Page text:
Steve Rubin would like everyone in book publishing to know that the 16 people who were laid off from Random House’s Doubleday division last week lost their jobs because he thought it had to be done, not because the new guy in corporate told him so.
Mr. Rubin, who at 66 has been the publisher of Doubleday off and on for the past 18 years, made sure this message rang out as soon as news of the cutbacks began to spread last Tuesday morning. The intended takeaway was that Mr. Rubin’s new boss, Random House CEO Markus Dohle, had had nothing to do with initiating the unpleasantness.
In an interview with a trade reporter the morning after the affected employees—including six from editorial and the rest from publicity, marketing and sales—were informed of their elimination, Doubleday spokesman David Drake said he could “unequivocally state that the job cuts … were a decision of Doubleday management and not the result of any corporate mandate or budgetary requirement.” Later that day Mr. Drake told The Observer that while Mr. Rubin had certainly spoken to the new CEO many times in the five months since his installation at Random House, “when it comes to this particular action it is something that originated with Doubleday and it is something we informed Markus Dohle that we planned to do.” Mr. Drake said Mr. Dohle had “accepted that it was necessary for our business and accepted our decision.”
Anyone who advanced the notion that the Doubleday cuts were just the first of many that Random House would suffer as Mr. Dohle went about shrinking the house, in other words, was but an overeager gossip with a thirst for intrigue. In an e-mail to The New York Times, Random House corporate spokesman Stuart Applebaum—who recently told Pub Crawl that those engaged in speculation over Random House’s future were uninformed “yentas”—said there is “no corporate mandate to our publishing leadership from [Mr. Dohle] or from our parent company [German media conglomerate Bertelsmann AG] to reduce staff.” He added that he was “not aware” of any plans to enact layoffs in other parts of Random House.
Make no mistake: There is absolutely no reason to think Mr. Drake and Mr. Applebaum were being dishonest when they made their remarks to the press, and if there is any evidence to suggest that Mr. Dohle pressured Mr. Rubin to initiate last week’s cuts, nobody has volunteered it.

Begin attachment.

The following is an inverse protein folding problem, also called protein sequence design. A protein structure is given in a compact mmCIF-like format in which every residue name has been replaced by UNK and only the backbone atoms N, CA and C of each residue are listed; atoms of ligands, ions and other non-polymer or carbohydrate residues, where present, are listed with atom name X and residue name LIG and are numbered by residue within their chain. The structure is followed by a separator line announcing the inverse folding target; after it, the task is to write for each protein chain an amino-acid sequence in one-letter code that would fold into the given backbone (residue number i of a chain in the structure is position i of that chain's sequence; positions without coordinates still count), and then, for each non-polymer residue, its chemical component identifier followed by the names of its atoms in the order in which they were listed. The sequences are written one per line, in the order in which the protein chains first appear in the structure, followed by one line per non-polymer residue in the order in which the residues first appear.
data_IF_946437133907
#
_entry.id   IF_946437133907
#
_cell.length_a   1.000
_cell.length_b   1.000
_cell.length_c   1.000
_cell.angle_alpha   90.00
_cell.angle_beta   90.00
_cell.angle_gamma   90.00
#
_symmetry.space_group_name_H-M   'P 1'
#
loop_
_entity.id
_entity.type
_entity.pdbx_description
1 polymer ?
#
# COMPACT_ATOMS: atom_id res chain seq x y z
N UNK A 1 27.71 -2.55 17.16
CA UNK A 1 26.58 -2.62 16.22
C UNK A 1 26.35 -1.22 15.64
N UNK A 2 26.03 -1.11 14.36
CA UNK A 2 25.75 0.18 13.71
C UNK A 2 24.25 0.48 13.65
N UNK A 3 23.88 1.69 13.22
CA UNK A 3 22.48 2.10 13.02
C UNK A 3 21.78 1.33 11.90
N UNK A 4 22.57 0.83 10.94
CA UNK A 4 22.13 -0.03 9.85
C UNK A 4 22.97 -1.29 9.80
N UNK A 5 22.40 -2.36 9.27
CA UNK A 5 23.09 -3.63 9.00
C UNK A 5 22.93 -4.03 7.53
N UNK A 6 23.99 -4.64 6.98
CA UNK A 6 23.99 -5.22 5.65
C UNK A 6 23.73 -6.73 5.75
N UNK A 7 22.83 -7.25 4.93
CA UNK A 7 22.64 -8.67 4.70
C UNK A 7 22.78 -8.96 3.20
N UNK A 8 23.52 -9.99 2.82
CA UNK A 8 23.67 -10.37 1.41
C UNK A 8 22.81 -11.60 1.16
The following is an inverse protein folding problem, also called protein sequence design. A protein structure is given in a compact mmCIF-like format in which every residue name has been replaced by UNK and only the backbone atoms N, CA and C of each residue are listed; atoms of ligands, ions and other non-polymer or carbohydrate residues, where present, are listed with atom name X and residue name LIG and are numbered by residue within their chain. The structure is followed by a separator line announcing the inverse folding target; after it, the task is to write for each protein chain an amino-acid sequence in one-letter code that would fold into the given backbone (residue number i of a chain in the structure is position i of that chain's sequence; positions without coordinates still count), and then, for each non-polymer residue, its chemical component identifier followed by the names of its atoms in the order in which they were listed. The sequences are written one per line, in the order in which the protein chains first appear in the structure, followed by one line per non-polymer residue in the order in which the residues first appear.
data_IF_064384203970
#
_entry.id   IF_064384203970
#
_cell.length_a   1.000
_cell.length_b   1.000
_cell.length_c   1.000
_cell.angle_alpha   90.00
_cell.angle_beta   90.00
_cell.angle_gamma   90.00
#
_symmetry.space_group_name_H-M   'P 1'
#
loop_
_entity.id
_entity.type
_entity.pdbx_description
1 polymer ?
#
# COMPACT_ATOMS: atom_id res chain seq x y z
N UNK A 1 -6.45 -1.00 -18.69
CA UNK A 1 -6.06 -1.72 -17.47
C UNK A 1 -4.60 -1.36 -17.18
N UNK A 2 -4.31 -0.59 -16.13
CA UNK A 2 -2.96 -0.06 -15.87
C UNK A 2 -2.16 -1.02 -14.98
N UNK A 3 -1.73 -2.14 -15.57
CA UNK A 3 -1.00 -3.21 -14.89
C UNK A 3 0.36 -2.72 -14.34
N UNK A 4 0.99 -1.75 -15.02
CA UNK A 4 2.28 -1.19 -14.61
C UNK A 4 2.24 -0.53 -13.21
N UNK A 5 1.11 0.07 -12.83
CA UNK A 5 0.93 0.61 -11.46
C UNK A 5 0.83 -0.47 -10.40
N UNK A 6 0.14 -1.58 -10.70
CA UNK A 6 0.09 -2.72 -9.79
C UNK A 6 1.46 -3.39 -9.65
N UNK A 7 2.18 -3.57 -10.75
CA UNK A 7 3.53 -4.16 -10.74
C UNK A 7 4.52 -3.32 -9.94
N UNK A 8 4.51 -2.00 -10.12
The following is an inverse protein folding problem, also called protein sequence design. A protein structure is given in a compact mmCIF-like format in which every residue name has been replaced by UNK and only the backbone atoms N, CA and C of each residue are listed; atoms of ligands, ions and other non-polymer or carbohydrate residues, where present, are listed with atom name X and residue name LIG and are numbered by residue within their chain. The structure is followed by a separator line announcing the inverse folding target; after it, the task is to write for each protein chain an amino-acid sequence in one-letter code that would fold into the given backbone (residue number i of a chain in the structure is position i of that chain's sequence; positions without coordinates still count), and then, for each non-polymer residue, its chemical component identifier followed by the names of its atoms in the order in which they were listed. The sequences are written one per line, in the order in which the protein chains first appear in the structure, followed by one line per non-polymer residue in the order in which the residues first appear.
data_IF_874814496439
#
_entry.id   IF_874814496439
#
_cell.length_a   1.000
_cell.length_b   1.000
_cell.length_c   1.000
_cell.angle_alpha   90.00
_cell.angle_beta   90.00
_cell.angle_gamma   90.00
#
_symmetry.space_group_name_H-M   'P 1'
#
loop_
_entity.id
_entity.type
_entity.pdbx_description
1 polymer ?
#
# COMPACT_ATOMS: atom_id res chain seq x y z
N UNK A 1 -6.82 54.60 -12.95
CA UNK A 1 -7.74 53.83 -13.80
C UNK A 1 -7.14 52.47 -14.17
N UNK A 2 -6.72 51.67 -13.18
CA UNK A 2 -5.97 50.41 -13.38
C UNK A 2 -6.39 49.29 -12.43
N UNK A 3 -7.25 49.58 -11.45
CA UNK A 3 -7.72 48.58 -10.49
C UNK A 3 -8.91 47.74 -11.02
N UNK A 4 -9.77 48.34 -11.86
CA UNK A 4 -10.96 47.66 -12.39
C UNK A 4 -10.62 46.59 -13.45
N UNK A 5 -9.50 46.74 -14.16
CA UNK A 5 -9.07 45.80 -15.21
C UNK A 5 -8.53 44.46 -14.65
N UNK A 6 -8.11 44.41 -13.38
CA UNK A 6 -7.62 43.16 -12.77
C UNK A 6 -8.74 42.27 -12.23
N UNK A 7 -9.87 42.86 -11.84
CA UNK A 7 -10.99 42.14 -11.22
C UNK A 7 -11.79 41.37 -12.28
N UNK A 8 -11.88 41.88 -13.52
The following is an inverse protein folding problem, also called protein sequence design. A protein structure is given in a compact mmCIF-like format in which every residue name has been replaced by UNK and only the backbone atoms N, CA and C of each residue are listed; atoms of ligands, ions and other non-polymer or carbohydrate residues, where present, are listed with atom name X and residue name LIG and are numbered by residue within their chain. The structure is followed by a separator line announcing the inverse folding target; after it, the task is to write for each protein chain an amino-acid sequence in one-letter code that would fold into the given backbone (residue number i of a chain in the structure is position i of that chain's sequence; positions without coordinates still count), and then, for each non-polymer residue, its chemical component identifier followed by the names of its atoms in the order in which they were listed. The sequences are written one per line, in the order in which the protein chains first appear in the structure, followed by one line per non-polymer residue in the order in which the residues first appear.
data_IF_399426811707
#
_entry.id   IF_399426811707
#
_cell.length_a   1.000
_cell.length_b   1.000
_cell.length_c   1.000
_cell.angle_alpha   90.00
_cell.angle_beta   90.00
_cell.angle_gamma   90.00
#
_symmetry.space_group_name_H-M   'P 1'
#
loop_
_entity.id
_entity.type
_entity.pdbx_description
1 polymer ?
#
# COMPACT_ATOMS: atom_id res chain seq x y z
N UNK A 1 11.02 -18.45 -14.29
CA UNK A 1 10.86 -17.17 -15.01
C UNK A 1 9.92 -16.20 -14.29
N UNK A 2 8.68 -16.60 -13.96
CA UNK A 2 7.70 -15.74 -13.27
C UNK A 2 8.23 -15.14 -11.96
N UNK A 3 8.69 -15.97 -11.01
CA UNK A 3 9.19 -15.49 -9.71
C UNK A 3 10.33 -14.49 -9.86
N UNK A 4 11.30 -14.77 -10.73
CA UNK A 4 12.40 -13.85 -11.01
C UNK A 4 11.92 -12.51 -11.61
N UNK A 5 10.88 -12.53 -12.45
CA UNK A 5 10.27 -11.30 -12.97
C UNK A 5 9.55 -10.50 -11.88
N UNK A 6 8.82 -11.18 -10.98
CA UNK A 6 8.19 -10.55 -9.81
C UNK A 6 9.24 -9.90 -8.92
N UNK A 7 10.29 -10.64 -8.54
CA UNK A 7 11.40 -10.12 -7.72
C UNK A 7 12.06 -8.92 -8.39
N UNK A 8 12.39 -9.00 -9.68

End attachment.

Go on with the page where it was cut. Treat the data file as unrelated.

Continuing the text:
Why was so much energy expended, though, on making sure everyone knows who did and didn’t pull the trigger?
“They want to emphasize to the community that there’s a sense of control there, that they’re steering their own ship,” said a literary agent who has done business with Doubleday, reflecting a view echoed by several other high-ranking people in the industry. The agent added that the distinction between receiving an order to cut costs and cutting them preemptively was not necessarily a material one.
“You take a bunch of meetings with your CEO, you consult with them, and then you fire 16 of your people? Well, O.K.,” the agent said. “I guess it wasn’t an order, but the change in leadership had to be influential in some way.”
Other influential factors include the abrupt cancellation of a Jon Krakauer book that was supposed to be published this fall with a first printing of 500,000 copies; the disappointing performance of Andrew Davidson’s The Gargoyle, a debut novel for which Mr. Rubin paid $1.2 million dollars that fell from the best-seller list in just a few weeks despite a tremendous marketing push; and of course, the fact that Dan Brown, whose 2003 blockbuster The Da Vinci Code emboldened Mr. Rubin to start andexpensive new division and in so doing expand Doubleday substantially, has still not turned in a follow-up or given any indication when he might.
Such a confluence of misfortunes, coupled with the crippling economic environment, would amount to devastation for many publishers, compelling one to wonder why Mr. Rubin, whose career in publishing has been long and uncommonly stable, would want to stay in the game at all.
So far, Mr. Rubin has remained silent on the matter. When approached by Pub Crawl for a profile last week, the onetime publishing reporter declined repeatedly to be interviewed and took impressive measures to make sure his many friends and colleagues in the industry did the same.
Some of those who didn’t get the memo agreed that unlike with some of the marquee names in the modern book business, it’s difficult to look back at Mr. Rubin’s career and pinpoint exactly when and with which book he proved himself to be a publisher whom rivals and colleagues had to pay attention to.
As literary agent Binky Urban put it, “Steve was kind of always a star. Some people were just always stars.”
MR. RUBIN WAS in his early 40s when Jack Romanos plucked him out of journalism and made him an executive editor at Bantam in 1984. Mr. Romanos was the publisher of Bantam, and one of Mr. Rubin’s main sources when he was a reporter. He wanted Mr. Rubin to help turn his company, which had always been known as a mass-market publisher, into a house that could produce hardcovers as well as anyone else in town.